We have had this blog post planned for a while and it was scheduled to go live in April, however with the current news regarding the racism Meghan Markle experienced at the hands of the British Media and within the Royal household, we felt it was important to continue the conversation. We are sharing the experiences of three incredible women who have experienced racism in the UK, it is such a common misconception that “racism doesn’t happen here”, which is completely untrue. They are sharing their experience of growing up in Britain and how racism has impacted them.




“Being from a mixed heritage background I’ve had a few experiences of racism. From being shouted at across the street by a group of people “what are you trying to be, black or white?”, to being asked at my place of work if I could ‘tame’ my hair so I look more professional. Knowing that the colour of my skin was a problem to people was and still is hard. As a teenager I was always known as “the black friend” and was even used as a threat towards someone because I was “scary looking”. Honestly, at the time I just shrugged it off, which I haven’t forgiven myself for!

As the years went by, it really became apparent what had happened and put me in quite a bad place of not being comfortable in my own skin. I ended up seeking some therapy 2 years ago to help me figure out what happened and how it affected me.

Now I can safely say at nearly 30 years old, I finally feel comfortable with who I am. I don’t feel pressure to act a certain way, dress a certain way, look a certain way. I wear my hair with pride and can walk into a room with confidence knowing I am good enough and to he proud of the skin I’m in and who I am!

Racism in the UK is still rife in 2021 and still an everyday challenge to people of colour, even if they’ve overcome some hurdles. And I now feel confident enough to challenge the stereotype and discrimination that the BAME community are going through.”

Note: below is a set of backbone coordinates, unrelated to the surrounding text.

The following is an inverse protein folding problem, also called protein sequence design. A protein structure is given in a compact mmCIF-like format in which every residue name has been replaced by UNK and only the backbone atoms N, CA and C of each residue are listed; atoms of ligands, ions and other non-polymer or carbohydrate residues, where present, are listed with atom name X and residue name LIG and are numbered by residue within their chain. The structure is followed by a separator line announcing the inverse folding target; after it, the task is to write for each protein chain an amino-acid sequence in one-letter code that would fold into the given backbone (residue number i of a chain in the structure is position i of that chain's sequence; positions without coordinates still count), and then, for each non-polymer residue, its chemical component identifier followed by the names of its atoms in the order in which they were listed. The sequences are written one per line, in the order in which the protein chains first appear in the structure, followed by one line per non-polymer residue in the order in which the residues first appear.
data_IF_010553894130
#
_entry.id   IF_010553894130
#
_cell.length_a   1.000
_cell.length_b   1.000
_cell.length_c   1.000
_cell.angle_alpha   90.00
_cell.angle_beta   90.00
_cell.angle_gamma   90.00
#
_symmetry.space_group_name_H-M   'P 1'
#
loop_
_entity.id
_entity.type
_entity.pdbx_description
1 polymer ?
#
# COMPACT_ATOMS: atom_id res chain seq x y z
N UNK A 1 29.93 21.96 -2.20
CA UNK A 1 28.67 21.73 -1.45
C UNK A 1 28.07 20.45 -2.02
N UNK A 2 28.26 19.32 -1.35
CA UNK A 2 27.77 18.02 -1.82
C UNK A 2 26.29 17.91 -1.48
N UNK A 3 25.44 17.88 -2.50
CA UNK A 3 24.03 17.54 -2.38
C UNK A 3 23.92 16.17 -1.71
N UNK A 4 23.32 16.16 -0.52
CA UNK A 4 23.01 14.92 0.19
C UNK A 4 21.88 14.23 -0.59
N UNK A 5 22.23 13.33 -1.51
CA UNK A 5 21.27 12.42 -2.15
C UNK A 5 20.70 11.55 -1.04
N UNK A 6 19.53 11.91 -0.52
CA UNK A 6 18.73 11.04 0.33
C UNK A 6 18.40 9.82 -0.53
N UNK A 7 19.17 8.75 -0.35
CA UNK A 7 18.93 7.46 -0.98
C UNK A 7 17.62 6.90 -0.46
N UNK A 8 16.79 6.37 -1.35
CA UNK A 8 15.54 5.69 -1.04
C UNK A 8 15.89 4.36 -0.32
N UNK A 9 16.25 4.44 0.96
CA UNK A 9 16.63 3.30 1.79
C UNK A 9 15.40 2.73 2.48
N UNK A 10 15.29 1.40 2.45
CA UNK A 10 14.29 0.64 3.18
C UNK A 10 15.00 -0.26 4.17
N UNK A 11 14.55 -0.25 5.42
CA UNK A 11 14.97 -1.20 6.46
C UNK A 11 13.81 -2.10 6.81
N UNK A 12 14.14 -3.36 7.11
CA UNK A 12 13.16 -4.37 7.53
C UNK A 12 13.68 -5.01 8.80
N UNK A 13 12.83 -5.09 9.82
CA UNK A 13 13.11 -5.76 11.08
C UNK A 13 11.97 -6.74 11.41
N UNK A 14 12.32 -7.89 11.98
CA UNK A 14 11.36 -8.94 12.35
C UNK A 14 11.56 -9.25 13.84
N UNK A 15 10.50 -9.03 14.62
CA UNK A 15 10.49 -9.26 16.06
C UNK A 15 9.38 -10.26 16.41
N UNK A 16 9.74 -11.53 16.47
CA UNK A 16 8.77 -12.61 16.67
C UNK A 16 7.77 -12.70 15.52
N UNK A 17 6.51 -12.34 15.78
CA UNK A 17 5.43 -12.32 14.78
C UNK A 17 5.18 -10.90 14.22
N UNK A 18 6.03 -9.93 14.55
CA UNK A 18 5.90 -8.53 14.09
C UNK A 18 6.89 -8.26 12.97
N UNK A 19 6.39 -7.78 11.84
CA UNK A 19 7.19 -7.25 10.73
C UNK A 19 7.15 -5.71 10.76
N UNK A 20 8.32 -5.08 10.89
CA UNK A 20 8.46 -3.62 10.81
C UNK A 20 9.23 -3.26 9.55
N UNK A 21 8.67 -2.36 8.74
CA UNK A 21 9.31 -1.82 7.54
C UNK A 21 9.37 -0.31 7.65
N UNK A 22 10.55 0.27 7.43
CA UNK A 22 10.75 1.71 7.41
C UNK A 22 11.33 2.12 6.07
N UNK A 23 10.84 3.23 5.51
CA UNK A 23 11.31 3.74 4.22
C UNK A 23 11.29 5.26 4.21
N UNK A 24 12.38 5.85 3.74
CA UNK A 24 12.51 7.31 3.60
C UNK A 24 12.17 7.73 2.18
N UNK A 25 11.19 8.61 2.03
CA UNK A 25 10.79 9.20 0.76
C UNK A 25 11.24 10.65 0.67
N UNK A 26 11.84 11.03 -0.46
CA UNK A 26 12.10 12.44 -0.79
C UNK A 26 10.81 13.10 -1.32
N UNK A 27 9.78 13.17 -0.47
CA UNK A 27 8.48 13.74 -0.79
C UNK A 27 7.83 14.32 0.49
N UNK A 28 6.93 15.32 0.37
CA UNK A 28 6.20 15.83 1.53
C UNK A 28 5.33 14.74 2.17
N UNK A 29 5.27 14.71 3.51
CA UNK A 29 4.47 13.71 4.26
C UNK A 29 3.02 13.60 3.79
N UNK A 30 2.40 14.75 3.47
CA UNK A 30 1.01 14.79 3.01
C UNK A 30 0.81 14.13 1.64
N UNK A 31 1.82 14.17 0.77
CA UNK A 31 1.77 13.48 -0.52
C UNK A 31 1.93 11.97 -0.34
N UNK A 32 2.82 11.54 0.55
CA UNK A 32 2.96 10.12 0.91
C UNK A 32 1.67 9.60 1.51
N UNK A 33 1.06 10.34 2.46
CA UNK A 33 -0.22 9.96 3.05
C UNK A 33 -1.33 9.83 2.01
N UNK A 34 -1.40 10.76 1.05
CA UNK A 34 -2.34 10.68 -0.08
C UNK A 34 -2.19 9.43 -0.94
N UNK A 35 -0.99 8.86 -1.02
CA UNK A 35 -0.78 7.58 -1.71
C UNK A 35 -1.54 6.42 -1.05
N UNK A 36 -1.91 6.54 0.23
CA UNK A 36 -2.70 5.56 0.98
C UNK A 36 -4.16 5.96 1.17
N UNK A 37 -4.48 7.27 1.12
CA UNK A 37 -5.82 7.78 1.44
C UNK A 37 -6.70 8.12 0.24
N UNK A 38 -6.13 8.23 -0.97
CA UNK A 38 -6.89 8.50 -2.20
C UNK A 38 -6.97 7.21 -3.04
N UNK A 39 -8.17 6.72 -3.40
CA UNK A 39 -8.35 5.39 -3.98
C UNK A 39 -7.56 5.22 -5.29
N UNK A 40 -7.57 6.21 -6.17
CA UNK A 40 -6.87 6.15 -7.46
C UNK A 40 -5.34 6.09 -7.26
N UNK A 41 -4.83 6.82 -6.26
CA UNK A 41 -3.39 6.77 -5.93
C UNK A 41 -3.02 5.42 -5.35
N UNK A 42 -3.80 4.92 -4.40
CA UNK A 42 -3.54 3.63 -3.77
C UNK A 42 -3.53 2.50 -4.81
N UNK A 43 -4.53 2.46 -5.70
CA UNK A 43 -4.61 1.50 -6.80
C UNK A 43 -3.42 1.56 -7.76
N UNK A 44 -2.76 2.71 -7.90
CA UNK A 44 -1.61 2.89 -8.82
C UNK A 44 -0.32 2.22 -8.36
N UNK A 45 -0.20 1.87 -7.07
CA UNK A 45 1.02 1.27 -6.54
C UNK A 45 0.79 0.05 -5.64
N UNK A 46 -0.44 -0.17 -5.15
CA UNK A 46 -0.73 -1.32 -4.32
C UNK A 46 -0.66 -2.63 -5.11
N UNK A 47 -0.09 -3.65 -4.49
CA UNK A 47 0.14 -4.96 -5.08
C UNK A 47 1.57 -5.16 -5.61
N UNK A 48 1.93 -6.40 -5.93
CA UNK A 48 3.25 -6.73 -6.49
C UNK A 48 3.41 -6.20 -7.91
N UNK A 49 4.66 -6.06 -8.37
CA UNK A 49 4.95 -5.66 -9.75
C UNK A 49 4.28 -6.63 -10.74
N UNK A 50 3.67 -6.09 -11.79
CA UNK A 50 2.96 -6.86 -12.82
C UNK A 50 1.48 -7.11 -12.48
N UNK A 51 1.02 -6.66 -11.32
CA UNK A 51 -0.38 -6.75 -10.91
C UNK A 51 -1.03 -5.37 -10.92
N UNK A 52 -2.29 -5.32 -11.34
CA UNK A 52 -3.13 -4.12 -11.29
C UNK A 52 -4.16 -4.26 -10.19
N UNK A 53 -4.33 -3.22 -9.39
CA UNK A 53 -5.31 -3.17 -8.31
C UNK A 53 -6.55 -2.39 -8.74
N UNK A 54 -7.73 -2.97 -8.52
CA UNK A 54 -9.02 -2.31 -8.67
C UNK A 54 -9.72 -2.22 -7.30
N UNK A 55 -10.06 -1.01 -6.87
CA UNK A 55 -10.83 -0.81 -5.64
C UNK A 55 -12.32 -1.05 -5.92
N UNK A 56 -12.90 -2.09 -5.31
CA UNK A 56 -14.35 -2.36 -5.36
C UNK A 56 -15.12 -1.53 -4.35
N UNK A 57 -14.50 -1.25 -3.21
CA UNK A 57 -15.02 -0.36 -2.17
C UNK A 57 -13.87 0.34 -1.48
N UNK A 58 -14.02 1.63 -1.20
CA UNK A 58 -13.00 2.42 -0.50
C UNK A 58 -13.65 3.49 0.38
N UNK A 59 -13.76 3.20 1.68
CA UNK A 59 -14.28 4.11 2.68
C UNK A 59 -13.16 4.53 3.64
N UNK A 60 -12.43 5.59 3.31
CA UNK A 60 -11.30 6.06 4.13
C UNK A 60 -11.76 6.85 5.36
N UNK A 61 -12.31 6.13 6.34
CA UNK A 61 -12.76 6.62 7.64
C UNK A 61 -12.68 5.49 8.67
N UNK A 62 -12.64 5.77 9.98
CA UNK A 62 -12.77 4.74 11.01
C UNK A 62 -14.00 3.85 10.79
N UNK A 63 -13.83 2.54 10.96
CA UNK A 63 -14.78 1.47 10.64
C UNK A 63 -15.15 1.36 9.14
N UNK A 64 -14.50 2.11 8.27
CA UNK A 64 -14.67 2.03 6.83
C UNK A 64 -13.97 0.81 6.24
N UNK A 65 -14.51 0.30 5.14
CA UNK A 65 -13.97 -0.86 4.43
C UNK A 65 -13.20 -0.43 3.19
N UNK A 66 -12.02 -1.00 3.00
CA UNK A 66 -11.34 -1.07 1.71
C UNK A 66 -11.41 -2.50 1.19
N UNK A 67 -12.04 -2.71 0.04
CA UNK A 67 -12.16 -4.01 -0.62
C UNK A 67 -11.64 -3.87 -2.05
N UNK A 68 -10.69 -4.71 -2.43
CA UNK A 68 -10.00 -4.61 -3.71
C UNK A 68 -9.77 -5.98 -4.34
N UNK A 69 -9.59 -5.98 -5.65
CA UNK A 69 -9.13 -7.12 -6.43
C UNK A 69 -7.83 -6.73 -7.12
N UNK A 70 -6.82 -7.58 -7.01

If someone were to ask you: do you feel like you belong here, what would you say? Would you say yes without question, or would you falter and take a moment to assess what to ‘belong’ in a place actually means? To me, belonging implies identifying and building a rapport with those around you, knowing that you can be who you are without judgment. To belong is to lead a life where the only person who defines you is you and you don’t have to live under anyone else’s shadow or label because you just know that you will succeed in whatever you want to be. 

It is a life without racism; where the colour of your skin doesn’t matter- just how you express what you stand for because freedom of speech prevails. Sadly, nowadays, because there is still latent racism which prevails in society to the extent that it does, the latter ideas may come across as naïve.  There will be occasions when people will contest whether you do actually belong because of your ethnicity. I was born in Britain but grew up in Luxembourg, raised by two Pakistanis. My parents spoke both fluent English and Urdu; they wanted me to learn how to speak English, so they sent me to an American school where I learned to speak American English.

As a consequence, throughout my entire life, I have been seen as odd, different, ‘other’.  My dialect is strange: broad, neither British nor fully American and so is my lexis. In a way, when a few people would call me ‘foreign’ it was accurate even though it was racist. But this is not what has bothered me. It is the memory of what it was like to return to the UK when I was training as a PGCE student, and then later, as an adult. I was subjected to racism, luckily, not on many accounts, but it was enough to leave a scar, and to make me reflect upon why some people felt I did not deserve to belong here in the UK.